Volume 41 Newsletter
It may seem a contradiction, associating nutrition as simple. But with unpretentious principles based on microbiology, nutrition is simple with Priority IAC. By understanding the function of the microorganisms and their ignition and fueling of rumen fermentation, Priority IAC is doing something that has never been done before – That’s why it is so unique.
As the industry continues to use old nutrition concepts, Priority IAC has taken a different approach to nutrition, building a strong foundation on principles around microbiology. To learn more directly about the nutrition approach Priority offers, the following dialogue provides insights directly from Richard Breunig, President and Founder of Priority IAC, and Ken Schneider, Microbiologist and Nutritionist.
Richard Breunig: Richard, as a self-taught entrepreneur, founded Priority Int’l Animal Concepts (Priority IAC), Inc. in 1998. Priority IAC is a farm-developed concept, family-owned company bringing this technology directly to producers. As a dairy producer managing the world-renown Clover Mist Farms, Richard saw firsthand the impact of microbiology on animal health and has strived to bring this knowledge and power directly to producers.
Ken Schneider: Ken brings 28-years of fermentation experience to Priority IAC, having specialized in growing unique microorganisms in laboratory fermentors. By understanding the function and interactions of the microorganisms, Ken would fine-tune the nutritional variables and environmental conditions, like pH, to improve their growth and ability to produce specific metabolites. His next steps with Priority were applying his many years of fermentation and microbiology experience to the rumen, the fermentor that is in every cow.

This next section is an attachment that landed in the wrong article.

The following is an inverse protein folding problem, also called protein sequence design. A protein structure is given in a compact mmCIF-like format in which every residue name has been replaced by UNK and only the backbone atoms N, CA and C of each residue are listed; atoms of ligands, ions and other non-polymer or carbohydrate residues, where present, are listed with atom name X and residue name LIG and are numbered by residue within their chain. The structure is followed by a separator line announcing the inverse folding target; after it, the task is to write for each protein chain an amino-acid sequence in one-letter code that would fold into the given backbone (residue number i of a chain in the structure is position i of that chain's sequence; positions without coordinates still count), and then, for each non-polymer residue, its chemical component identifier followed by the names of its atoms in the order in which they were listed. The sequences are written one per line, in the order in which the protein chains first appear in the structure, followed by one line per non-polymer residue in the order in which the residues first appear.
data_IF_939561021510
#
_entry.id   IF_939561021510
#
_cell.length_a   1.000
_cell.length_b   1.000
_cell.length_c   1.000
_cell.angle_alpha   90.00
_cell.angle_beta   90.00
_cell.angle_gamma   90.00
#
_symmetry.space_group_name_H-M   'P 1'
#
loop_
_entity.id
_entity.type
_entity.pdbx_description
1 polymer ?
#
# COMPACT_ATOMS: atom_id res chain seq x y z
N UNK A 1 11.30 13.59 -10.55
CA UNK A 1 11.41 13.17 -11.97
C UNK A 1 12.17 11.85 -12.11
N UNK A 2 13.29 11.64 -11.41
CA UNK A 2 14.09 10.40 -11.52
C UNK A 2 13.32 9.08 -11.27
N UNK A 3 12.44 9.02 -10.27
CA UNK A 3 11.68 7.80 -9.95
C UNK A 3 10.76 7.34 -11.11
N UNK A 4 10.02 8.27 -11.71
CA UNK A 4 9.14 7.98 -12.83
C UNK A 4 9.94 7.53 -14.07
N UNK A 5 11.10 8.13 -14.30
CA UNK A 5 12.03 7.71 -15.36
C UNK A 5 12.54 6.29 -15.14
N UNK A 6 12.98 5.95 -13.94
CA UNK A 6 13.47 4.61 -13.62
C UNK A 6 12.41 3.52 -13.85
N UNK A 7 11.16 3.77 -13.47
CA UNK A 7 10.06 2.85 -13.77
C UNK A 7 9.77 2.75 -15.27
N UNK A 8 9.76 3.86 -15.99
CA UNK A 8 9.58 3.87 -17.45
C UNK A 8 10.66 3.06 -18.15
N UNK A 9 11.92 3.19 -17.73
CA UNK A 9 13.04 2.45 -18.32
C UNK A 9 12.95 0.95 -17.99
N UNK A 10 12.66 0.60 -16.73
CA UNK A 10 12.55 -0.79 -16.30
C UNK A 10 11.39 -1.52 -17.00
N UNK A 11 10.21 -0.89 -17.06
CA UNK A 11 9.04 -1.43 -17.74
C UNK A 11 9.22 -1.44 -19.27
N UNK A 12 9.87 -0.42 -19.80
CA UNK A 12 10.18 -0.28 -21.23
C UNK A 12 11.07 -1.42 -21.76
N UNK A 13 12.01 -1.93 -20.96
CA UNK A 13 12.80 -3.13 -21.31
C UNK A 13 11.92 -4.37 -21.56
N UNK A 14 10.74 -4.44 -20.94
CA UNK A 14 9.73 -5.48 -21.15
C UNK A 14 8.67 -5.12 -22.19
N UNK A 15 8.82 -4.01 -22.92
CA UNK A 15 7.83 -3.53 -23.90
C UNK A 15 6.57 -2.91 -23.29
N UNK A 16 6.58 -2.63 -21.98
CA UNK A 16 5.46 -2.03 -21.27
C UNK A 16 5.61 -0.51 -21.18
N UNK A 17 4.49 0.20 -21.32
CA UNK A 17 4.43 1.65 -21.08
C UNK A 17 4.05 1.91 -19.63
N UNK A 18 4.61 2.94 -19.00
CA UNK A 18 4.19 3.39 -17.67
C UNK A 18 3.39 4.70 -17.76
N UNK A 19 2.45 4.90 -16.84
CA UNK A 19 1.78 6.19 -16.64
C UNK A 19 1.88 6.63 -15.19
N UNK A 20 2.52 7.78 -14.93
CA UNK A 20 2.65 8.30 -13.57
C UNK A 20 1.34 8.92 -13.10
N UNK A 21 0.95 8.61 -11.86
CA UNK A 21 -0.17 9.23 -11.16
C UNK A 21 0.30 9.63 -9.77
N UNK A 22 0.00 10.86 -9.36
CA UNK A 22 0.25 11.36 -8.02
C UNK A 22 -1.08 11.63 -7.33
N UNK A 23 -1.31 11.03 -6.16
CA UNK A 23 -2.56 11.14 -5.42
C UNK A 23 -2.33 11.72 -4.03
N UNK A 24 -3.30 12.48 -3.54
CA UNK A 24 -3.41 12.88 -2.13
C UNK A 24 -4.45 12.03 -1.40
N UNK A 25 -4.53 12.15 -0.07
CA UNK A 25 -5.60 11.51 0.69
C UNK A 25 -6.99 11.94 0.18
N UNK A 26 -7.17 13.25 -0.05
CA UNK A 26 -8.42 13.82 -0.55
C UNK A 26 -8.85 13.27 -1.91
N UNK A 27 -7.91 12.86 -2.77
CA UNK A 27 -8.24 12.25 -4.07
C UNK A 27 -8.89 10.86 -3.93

Ken: After 28 years of experience in the laboratory, I was looking for a new challenge and heard Richard was looking for a microbiologist at Priority IAC. I saw this as a chance to learn new things, researching and applying microbiology while learning about the dairy industry. You can never stop learning, coming to Priority gave me that opportunity.
My experience with research and fermentation work was a 7 day a week, 24 hours a day job. Research isn’t a 9-5 job, just like dairy farming the cows are always going.